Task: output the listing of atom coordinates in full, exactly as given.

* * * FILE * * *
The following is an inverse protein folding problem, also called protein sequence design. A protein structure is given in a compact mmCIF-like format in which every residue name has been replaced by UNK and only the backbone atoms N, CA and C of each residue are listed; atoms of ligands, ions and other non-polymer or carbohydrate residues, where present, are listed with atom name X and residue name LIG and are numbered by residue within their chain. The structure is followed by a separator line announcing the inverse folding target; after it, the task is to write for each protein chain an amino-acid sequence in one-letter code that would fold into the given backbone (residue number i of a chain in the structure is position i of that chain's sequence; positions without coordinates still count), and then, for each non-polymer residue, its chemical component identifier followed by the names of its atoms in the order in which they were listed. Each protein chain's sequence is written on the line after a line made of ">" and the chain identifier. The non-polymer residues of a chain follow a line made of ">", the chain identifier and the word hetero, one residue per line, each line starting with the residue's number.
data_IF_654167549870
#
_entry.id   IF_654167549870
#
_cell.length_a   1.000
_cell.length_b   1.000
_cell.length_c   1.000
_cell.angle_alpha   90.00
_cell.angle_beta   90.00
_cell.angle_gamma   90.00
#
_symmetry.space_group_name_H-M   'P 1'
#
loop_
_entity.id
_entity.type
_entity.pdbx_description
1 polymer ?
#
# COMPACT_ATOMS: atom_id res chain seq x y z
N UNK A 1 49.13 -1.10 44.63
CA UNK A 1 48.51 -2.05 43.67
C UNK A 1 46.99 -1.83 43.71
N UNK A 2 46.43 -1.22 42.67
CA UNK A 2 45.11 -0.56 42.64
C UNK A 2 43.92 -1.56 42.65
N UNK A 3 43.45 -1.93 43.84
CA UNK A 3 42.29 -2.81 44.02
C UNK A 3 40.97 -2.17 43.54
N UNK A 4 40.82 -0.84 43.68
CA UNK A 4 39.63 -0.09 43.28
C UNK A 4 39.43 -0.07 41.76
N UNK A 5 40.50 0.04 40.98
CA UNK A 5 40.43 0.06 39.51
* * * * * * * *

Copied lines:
The following is an inverse protein folding problem, also called protein sequence design. A protein structure is given in a compact mmCIF-like format in which every residue name has been replaced by UNK and only the backbone atoms N, CA and C of each residue are listed; atoms of ligands, ions and other non-polymer or carbohydrate residues, where present, are listed with atom name X and residue name LIG and are numbered by residue within their chain. The structure is followed by a separator line announcing the inverse folding target; after it, the task is to write for each protein chain an amino-acid sequence in one-letter code that would fold into the given backbone (residue number i of a chain in the structure is position i of that chain's sequence; positions without coordinates still count), and then, for each non-polymer residue, its chemical component identifier followed by the names of its atoms in the order in which they were listed. Each protein chain's sequence is written on the line after a line made of ">" and the chain identifier. The non-polymer residues of a chain follow a line made of ">", the chain identifier and the word hetero, one residue per line, each line starting with the residue's number.
data_IF_654167549870
#
_entry.id   IF_654167549870
#
_cell.length_a   1.000
_cell.length_b   1.000
_cell.length_c   1.000
_cell.angle_alpha   90.00
_cell.angle_beta   90.00
_cell.angle_gamma   90.00
#
_symmetry.space_group_name_H-M   'P 1'
#
loop_
_entity.id
_entity.type
_entity.pdbx_description
1 polymer ?
#
# COMPACT_ATOMS: atom_id res chain seq x y z
N UNK A 1 49.13 -1.10 44.63
CA UNK A 1 48.51 -2.05 43.67
C UNK A 1 46.99 -1.83 43.71
N UNK A 2 46.43 -1.22 42.67
CA UNK A 2 45.11 -0.56 42.64
C UNK A 2 43.92 -1.56 42.65
N UNK A 3 43.45 -1.93 43.84
CA UNK A 3 42.29 -2.81 44.02
C UNK A 3 40.97 -2.17 43.54
N UNK A 4 40.82 -0.84 43.68
CA UNK A 4 39.63 -0.09 43.28
C UNK A 4 39.43 -0.07 41.76
N UNK A 5 40.50 0.04 40.98
CA UNK A 5 40.43 0.06 39.51